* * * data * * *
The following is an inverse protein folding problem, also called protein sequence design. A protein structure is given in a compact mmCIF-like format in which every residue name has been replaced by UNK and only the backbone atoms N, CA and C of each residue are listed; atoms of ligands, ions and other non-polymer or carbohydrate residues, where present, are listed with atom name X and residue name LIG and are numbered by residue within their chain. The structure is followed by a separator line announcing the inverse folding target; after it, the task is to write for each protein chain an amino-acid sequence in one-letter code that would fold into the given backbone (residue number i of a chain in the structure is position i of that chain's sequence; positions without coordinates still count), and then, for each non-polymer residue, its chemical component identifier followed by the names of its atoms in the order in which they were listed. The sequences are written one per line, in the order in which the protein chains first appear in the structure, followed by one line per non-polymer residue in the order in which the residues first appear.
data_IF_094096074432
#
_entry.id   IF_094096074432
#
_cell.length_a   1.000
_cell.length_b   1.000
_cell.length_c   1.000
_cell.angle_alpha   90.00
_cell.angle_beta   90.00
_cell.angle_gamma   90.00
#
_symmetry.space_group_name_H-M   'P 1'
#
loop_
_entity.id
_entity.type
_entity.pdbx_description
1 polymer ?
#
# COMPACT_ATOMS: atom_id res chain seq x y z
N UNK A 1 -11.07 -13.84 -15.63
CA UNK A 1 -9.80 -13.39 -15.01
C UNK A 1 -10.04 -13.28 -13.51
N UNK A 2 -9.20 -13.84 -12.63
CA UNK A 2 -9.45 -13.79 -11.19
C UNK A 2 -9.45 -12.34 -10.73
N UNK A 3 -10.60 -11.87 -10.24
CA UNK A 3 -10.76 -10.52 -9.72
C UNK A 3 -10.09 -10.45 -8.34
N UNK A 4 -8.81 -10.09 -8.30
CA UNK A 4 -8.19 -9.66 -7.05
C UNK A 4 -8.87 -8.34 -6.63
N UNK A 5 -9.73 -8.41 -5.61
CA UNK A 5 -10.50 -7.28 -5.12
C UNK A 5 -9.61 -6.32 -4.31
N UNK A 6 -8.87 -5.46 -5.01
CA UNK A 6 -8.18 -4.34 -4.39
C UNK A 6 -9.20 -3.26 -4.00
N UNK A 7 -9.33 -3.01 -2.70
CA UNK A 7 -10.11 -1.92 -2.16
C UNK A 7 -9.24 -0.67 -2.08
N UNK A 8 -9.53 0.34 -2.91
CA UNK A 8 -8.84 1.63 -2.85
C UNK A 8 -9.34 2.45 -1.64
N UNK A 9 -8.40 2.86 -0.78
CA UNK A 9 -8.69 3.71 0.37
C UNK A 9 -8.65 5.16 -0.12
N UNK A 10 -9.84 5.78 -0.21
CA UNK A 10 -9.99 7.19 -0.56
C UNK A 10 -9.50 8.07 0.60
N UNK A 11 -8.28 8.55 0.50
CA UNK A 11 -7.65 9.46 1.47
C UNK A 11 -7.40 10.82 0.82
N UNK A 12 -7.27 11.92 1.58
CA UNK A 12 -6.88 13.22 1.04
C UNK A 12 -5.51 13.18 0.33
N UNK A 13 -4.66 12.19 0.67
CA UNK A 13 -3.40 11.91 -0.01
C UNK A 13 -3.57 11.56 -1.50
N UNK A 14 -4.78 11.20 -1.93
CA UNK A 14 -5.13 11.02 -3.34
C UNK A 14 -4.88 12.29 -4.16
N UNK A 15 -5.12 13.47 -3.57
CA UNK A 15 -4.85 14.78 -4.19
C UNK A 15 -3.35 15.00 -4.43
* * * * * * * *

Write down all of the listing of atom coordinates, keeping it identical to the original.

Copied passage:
The following is an inverse protein folding problem, also called protein sequence design. A protein structure is given in a compact mmCIF-like format in which every residue name has been replaced by UNK and only the backbone atoms N, CA and C of each residue are listed; atoms of ligands, ions and other non-polymer or carbohydrate residues, where present, are listed with atom name X and residue name LIG and are numbered by residue within their chain. The structure is followed by a separator line announcing the inverse folding target; after it, the task is to write for each protein chain an amino-acid sequence in one-letter code that would fold into the given backbone (residue number i of a chain in the structure is position i of that chain's sequence; positions without coordinates still count), and then, for each non-polymer residue, its chemical component identifier followed by the names of its atoms in the order in which they were listed. The sequences are written one per line, in the order in which the protein chains first appear in the structure, followed by one line per non-polymer residue in the order in which the residues first appear.
data_IF_094096074432
#
_entry.id   IF_094096074432
#
_cell.length_a   1.000
_cell.length_b   1.000
_cell.length_c   1.000
_cell.angle_alpha   90.00
_cell.angle_beta   90.00
_cell.angle_gamma   90.00
#
_symmetry.space_group_name_H-M   'P 1'
#
loop_
_entity.id
_entity.type
_entity.pdbx_description
1 polymer ?
#
# COMPACT_ATOMS: atom_id res chain seq x y z
N UNK A 1 -11.07 -13.84 -15.63
CA UNK A 1 -9.80 -13.39 -15.01
C UNK A 1 -10.04 -13.28 -13.51
N UNK A 2 -9.20 -13.84 -12.63
CA UNK A 2 -9.45 -13.79 -11.19
C UNK A 2 -9.45 -12.34 -10.73
N UNK A 3 -10.60 -11.87 -10.24
CA UNK A 3 -10.76 -10.52 -9.72
C UNK A 3 -10.09 -10.45 -8.34
N UNK A 4 -8.81 -10.09 -8.30
CA UNK A 4 -8.19 -9.66 -7.05
C UNK A 4 -8.87 -8.34 -6.63
N UNK A 5 -9.73 -8.41 -5.61
CA UNK A 5 -10.50 -7.28 -5.12
C UNK A 5 -9.61 -6.32 -4.31
N UNK A 6 -8.87 -5.46 -5.01
CA UNK A 6 -8.18 -4.34 -4.39
C UNK A 6 -9.20 -3.26 -4.00
N UNK A 7 -9.33 -3.01 -2.70
CA UNK A 7 -10.11 -1.92 -2.16
C UNK A 7 -9.24 -0.67 -2.08
N UNK A 8 -9.53 0.34 -2.91
CA UNK A 8 -8.84 1.63 -2.85
C UNK A 8 -9.34 2.45 -1.64
N UNK A 9 -8.40 2.86 -0.78
CA UNK A 9 -8.69 3.71 0.37
C UNK A 9 -8.65 5.16 -0.12
N UNK A 10 -9.84 5.78 -0.21
CA UNK A 10 -9.99 7.19 -0.56
C UNK A 10 -9.50 8.07 0.60
N UNK A 11 -8.28 8.55 0.50
CA UNK A 11 -7.65 9.46 1.47
C UNK A 11 -7.40 10.82 0.82
N UNK A 12 -7.27 11.92 1.58
CA UNK A 12 -6.88 13.22 1.04
C UNK A 12 -5.51 13.18 0.33
N UNK A 13 -4.66 12.19 0.67
CA UNK A 13 -3.40 11.91 -0.01
C UNK A 13 -3.57 11.56 -1.50
N UNK A 14 -4.78 11.20 -1.93
CA UNK A 14 -5.13 11.02 -3.34
C UNK A 14 -4.88 12.29 -4.16
N UNK A 15 -5.12 13.47 -3.57
CA UNK A 15 -4.85 14.78 -4.19
C UNK A 15 -3.35 15.00 -4.43